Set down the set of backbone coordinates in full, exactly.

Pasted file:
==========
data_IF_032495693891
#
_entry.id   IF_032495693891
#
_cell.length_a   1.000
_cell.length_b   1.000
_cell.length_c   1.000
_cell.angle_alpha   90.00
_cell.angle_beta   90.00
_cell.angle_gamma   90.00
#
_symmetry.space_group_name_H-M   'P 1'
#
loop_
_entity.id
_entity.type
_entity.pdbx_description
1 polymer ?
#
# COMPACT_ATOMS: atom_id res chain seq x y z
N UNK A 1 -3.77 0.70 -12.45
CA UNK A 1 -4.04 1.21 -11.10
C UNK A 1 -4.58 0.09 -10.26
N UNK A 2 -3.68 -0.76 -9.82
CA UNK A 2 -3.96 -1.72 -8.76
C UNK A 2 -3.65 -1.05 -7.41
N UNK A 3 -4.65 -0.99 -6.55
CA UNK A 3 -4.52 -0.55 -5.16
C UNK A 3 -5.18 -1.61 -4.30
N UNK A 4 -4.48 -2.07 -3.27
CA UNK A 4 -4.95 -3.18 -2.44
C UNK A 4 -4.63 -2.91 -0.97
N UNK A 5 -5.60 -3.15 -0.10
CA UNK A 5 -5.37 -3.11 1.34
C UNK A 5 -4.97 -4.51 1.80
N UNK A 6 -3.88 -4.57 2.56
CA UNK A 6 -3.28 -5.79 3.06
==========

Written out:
data_IF_032495693891
#
_entry.id   IF_032495693891
#
_cell.length_a   1.000
_cell.length_b   1.000
_cell.length_c   1.000
_cell.angle_alpha   90.00
_cell.angle_beta   90.00
_cell.angle_gamma   90.00
#
_symmetry.space_group_name_H-M   'P 1'
#
loop_
_entity.id
_entity.type
_entity.pdbx_description
1 polymer ?
#
# COMPACT_ATOMS: atom_id res chain seq x y z
N UNK A 1 -3.77 0.70 -12.45
CA UNK A 1 -4.04 1.21 -11.10
C UNK A 1 -4.58 0.09 -10.26
N UNK A 2 -3.68 -0.76 -9.82
CA UNK A 2 -3.96 -1.72 -8.76
C UNK A 2 -3.65 -1.05 -7.41
N UNK A 3 -4.65 -0.99 -6.55
CA UNK A 3 -4.52 -0.55 -5.16
C UNK A 3 -5.18 -1.61 -4.30
N UNK A 4 -4.48 -2.07 -3.27
CA UNK A 4 -4.95 -3.18 -2.44
C UNK A 4 -4.63 -2.91 -0.97
N UNK A 5 -5.60 -3.15 -0.10
CA UNK A 5 -5.37 -3.11 1.34
C UNK A 5 -4.97 -4.51 1.80
N UNK A 6 -3.88 -4.57 2.56
CA UNK A 6 -3.28 -5.79 3.06